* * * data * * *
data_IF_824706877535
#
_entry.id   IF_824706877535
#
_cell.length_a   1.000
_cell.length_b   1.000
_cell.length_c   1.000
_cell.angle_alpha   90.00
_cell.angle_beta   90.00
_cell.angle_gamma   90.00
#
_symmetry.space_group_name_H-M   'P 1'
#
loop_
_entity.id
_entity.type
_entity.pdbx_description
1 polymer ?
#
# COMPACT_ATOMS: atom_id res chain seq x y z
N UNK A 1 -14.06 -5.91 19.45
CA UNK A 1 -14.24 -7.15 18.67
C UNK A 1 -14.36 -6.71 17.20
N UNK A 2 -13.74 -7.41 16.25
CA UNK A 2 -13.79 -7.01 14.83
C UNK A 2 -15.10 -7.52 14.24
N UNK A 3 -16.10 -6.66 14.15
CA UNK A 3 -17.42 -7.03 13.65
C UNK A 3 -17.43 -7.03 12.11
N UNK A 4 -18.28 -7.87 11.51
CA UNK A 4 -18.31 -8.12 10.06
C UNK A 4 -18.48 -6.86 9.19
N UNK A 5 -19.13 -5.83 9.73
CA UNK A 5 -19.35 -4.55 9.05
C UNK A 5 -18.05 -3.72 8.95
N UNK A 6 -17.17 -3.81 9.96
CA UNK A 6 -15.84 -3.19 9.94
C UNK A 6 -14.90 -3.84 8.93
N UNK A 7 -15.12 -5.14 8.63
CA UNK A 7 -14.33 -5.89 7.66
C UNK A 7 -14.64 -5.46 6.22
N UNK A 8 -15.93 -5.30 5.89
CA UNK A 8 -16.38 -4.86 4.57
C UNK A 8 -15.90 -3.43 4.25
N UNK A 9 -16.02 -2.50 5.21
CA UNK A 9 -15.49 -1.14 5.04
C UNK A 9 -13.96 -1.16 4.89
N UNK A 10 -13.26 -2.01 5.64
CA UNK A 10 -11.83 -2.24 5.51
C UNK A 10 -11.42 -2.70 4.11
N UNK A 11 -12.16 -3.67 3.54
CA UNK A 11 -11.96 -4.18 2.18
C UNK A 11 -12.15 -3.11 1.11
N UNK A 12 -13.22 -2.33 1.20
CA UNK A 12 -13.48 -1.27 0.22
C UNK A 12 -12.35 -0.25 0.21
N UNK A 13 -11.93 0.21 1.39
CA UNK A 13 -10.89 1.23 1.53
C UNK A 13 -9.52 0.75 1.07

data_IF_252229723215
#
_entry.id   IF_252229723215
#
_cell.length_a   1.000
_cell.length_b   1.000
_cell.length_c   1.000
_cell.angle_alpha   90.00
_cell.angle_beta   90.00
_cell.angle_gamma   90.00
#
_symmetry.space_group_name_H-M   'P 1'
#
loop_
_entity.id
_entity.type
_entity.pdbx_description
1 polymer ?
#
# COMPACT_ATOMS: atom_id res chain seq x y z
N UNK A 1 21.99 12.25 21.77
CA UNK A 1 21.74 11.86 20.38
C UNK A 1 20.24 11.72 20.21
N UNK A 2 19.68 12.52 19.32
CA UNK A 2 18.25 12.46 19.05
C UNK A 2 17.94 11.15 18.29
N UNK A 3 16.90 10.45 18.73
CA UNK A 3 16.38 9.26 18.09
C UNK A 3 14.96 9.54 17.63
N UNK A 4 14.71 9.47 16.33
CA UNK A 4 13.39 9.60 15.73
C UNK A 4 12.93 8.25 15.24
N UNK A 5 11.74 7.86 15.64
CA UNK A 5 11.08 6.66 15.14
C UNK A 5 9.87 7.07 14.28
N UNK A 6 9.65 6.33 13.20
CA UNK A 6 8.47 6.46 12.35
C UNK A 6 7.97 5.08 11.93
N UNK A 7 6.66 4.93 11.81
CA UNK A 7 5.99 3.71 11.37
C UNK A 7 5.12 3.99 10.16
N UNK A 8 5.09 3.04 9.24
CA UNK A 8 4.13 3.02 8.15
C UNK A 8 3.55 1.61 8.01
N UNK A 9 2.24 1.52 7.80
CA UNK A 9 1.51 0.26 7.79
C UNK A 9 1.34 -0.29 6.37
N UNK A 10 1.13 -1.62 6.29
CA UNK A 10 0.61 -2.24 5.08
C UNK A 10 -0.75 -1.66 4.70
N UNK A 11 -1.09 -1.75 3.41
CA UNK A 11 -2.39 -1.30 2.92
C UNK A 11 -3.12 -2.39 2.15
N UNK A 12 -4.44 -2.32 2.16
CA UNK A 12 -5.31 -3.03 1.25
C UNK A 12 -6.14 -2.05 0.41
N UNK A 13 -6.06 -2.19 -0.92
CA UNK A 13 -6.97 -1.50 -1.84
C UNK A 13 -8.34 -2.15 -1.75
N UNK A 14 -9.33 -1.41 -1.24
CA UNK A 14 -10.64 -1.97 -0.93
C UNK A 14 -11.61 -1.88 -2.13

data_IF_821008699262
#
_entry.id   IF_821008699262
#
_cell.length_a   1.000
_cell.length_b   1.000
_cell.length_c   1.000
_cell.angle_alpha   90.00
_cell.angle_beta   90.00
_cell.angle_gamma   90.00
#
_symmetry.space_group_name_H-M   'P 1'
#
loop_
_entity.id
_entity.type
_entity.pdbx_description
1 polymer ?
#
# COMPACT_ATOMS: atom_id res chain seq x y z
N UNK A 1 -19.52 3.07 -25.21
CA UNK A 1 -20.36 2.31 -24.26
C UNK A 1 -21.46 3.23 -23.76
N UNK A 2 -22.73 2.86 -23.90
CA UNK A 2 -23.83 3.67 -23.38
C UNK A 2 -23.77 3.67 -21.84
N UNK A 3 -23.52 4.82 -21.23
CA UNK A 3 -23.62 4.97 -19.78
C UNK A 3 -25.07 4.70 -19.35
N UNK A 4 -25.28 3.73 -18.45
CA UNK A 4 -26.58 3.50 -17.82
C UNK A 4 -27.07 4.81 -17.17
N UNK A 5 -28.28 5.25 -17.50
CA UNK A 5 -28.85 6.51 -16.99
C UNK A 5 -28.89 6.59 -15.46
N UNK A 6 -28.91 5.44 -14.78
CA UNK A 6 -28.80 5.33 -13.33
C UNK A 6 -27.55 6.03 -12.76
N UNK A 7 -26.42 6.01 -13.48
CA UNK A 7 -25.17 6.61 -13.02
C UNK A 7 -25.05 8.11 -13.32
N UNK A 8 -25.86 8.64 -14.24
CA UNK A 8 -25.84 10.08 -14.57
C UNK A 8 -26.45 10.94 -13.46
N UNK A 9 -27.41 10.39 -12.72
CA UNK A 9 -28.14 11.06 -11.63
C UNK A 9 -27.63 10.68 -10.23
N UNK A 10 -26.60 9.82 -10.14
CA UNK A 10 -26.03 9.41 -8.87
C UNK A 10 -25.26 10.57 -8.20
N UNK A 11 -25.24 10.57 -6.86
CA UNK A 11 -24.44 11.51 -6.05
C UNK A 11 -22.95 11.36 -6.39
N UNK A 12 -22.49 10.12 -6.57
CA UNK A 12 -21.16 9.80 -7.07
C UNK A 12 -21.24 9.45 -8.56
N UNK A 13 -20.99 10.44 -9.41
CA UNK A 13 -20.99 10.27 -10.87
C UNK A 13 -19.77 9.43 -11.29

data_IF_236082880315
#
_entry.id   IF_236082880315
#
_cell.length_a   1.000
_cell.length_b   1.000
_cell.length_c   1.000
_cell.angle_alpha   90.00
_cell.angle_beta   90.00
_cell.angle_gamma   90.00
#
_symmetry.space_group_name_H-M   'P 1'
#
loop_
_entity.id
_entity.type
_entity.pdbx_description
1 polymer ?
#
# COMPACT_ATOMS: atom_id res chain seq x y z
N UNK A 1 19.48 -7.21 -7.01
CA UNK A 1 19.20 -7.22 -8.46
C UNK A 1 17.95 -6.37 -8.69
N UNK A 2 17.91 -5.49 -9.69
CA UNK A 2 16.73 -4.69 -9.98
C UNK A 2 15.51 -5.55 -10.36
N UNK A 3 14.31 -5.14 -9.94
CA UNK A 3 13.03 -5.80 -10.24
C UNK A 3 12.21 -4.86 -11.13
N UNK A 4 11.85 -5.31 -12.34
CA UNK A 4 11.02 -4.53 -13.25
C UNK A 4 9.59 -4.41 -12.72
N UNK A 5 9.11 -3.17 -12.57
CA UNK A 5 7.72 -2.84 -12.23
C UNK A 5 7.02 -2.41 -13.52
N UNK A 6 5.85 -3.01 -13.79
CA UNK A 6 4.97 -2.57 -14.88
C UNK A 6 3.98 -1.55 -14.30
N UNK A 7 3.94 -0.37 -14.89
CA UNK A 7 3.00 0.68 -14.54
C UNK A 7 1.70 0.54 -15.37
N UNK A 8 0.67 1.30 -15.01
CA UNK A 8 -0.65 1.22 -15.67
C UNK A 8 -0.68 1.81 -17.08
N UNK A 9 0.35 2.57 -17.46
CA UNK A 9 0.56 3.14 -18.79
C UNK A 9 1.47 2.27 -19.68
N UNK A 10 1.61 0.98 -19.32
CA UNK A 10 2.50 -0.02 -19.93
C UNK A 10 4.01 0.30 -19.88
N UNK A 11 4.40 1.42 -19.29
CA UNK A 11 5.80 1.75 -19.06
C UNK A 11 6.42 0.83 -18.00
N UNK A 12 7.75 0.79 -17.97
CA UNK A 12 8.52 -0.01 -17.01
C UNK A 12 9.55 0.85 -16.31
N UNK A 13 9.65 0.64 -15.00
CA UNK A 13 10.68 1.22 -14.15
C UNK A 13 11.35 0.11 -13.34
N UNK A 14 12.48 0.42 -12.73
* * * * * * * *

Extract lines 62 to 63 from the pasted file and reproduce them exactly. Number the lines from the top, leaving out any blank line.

_entry.id   IF_252229723215
#